• Review Current Arrangements and Disclosure Policies. If the proposed amendments to the Rule are adopted, Borrowers will need to be prepared to gather and disseminate a considerably wider scope of information regarding their financial obligations than is currently the case. We recommend that Borrowers review their existing disclosure undertakings and policies and consider what modifications may be necessary to comply with the Rule as amended.
  • Review Processes and Procedures for Event Notifications. Because of the potentially broad scope, the person responsible for filing event notices with EMMA will need to develop processes and procedures for becoming aware of these additional events in a timely manner, evaluating whether they are material or reflect financial difficulties, and preparing and filing the required notices, generally within 10 business days of the occurrence of the event. It seems likely that the most important and difficult element of this new, wider inquiry will be setting up processes to ensure that the designated person receives timely notice of the new events that must be disclosed.
  • Revise Due Diligence Processes. Similarly, broker-dealers will need to revise their due diligence processes to devise methods of determining whether any of the new listed events have occurred and, if so, whether they were material or reflect financial difficulties and, if so, were adequately and timely reported to EMMA.
  • Consider Disclosure Standards Under Federal Securities Laws and What Must Be Included in an Events Notice. Another critical element that must be borne in mind by Borrowers is that the requirements of Rule 10b-5, which requires that disclosure be accurate and complete, will apply to each of the event filings. Simply filing a notice with EMMA that a certain event has occurred may not be sufficient, even if such a notice meets the requirements of the applicable continuing disclosure undertaking. Because many of the new proposed events require a certain degree of analysis and context to determine whether they are material or reflect financial difficulties, additional disclosure necessary to provide the context of such a determination is likely to be necessary. Disclosure filed with EMMA is subject to the 10b-5 standard and therefore cannot contain any untrue statement of a material fact or omit to state any material fact necessary to make the statements therein, in light of the circumstances under which it was made, misleading.

What Resources Are Available to Learn More?

The SEC’s proposed amendments to the Rule are substantial and could have wide-ranging implications for Borrowers’ disclosure practices. We recommend that Borrowers examine their current disclosure practices and procedures to ensure that they are ready and able to comply with the Rule if and when it is amended. Additional information on the Release and the Rule, is available in the March 2017 client alert and the May 2017 webinar recording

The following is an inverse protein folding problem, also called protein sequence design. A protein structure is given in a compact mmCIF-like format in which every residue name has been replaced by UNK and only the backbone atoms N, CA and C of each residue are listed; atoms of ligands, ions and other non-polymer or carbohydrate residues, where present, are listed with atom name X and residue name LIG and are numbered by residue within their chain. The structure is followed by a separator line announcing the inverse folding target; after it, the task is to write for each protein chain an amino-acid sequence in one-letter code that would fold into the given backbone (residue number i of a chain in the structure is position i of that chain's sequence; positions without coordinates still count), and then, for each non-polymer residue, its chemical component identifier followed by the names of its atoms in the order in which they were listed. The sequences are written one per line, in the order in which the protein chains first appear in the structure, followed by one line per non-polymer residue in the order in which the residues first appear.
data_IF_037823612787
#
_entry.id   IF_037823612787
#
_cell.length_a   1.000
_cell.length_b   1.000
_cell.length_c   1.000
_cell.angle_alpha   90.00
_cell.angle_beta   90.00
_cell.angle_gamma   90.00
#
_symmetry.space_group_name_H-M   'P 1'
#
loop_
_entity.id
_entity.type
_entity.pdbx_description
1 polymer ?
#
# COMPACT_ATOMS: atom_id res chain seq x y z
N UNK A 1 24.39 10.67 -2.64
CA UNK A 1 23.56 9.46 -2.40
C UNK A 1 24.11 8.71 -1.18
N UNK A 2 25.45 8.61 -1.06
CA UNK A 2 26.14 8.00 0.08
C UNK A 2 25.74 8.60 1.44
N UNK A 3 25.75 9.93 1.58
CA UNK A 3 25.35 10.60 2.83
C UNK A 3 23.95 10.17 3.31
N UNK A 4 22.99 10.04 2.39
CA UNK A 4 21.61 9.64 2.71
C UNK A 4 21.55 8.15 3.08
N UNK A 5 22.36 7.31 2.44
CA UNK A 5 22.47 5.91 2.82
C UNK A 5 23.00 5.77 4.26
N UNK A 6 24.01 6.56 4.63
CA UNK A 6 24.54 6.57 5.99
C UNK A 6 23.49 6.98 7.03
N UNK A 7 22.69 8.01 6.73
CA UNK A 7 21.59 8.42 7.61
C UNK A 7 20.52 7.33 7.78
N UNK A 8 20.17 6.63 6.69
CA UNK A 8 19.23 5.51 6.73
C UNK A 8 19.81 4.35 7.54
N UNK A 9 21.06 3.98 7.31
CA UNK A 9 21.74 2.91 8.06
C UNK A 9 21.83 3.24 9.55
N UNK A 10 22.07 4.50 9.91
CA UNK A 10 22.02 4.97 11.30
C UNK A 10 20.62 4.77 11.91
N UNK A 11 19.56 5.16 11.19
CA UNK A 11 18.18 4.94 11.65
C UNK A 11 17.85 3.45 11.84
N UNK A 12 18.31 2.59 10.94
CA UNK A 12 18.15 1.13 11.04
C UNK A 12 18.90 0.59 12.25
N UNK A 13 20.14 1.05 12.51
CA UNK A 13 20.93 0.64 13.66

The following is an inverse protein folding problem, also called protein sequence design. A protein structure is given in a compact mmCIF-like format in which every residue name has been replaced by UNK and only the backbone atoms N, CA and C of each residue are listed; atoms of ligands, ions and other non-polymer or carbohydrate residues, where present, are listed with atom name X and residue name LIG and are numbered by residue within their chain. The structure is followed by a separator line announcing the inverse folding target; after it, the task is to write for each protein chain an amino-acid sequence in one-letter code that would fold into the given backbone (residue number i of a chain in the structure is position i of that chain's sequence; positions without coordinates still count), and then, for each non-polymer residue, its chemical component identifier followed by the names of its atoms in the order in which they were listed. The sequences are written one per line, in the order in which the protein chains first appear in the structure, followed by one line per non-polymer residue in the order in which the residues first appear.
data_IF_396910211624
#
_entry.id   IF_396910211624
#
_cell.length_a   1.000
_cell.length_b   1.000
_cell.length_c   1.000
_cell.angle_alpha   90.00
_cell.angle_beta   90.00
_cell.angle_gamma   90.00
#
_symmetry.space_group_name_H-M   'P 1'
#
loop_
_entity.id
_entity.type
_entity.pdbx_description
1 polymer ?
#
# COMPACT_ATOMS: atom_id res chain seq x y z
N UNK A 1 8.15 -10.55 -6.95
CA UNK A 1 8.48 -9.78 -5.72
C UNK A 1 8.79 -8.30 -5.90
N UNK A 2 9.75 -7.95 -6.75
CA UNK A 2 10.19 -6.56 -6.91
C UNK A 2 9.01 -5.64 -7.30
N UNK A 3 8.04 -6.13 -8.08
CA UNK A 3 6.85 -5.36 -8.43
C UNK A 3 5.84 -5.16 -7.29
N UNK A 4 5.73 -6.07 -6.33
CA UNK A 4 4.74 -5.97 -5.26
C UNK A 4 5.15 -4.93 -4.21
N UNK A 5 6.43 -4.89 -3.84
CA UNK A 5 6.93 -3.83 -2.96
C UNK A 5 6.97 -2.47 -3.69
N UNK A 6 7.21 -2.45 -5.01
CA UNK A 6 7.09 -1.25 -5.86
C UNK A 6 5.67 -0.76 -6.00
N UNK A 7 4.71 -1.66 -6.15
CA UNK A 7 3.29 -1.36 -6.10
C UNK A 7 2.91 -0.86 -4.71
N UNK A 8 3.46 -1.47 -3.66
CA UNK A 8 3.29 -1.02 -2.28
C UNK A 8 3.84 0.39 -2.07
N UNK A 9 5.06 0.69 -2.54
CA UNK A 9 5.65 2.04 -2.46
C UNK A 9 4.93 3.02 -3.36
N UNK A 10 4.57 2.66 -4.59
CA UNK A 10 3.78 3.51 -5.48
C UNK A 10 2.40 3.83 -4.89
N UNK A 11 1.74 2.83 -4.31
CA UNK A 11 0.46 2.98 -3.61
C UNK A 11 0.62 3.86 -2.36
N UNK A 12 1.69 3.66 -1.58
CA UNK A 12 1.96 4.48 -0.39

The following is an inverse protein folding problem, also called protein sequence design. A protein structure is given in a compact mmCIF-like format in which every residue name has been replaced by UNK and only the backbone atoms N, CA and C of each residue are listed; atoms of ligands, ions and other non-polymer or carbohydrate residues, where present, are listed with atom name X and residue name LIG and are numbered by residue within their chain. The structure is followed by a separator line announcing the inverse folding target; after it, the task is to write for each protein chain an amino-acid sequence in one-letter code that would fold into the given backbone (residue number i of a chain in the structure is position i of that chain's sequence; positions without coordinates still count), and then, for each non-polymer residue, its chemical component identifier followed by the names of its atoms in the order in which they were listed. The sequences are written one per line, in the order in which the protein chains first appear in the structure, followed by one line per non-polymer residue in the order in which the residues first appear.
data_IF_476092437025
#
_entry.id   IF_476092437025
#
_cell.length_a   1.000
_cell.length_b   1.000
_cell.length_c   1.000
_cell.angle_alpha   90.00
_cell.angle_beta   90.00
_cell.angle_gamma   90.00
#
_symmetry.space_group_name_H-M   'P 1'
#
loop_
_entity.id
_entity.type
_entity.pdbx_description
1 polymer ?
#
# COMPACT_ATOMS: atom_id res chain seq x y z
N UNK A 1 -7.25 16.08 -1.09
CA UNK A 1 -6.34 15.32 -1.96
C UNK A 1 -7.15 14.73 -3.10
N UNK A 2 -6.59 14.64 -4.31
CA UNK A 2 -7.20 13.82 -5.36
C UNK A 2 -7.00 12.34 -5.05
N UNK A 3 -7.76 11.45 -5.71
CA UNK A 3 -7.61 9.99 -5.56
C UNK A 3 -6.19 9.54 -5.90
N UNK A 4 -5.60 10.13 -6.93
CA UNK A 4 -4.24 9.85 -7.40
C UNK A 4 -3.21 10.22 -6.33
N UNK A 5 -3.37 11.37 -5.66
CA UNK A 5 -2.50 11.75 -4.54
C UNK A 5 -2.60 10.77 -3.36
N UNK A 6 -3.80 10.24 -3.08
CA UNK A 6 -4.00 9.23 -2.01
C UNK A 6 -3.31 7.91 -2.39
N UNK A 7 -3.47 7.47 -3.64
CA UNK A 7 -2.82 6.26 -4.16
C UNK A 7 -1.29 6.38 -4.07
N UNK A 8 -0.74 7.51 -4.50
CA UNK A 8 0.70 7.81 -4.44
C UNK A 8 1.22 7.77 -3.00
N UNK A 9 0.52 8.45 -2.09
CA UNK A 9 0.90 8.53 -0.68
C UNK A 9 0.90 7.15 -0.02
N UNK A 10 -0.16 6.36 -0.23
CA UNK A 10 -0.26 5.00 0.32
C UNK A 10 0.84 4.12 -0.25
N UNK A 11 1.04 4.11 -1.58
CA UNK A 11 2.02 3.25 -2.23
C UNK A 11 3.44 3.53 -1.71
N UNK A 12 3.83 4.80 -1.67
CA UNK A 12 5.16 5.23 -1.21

© 2017 Foley & Lardner LLP

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About this Author

Heidi H. Jeffery, Foley Lardner, Municipal Finance Transaction Lawyer, private activity bond Attorney
Partner

Heidi H. Jeffery is a partner and business lawyer with Foley & Lardner LLP. Ms. Jeffery has experience in general municipal, private activity bond, housing, student loan, health care and senior living finance. In such transactions, she has served as bond counsel and counsel to developers, underwriters, credit enhancers, issuers and borrowers. Ms. Jeffery is a member and former vice chair of the firm’s Senior Living Team. She is also a member of the firm’s Finance & Financial Institutions, Health Care Finance, and Public Finance Practices and the Health Care...

312.832.4518
David Y. Bannard, Foley, Boston, Regulatory Compliance Lawyer
Partner

David Y. Bannard is a partner and business lawyer with Foley & Lardner LLP. He focuses his practice on representing airports in a wide variety of matters, including regulatory compliance, leasing, rate-setting and concessions agreements, and public finance matters. Mr. Bannard is an experienced bond lawyer, having served as bond counsel to airports and other issuers, and counsel to borrowers and underwriters, as well as in-house issuer’s counsel, in many transactions. He is a member of the firm’s Finance & Financial Institutions, Public Finance, Health Care Finance and Real Estate Practices. Mr. Bannard is the leader of the firm’s Airport Services Practice and also a leader of the firm’s Public/Private Partnership Practice and a member of the Health Care Industry Team.

617.342.4033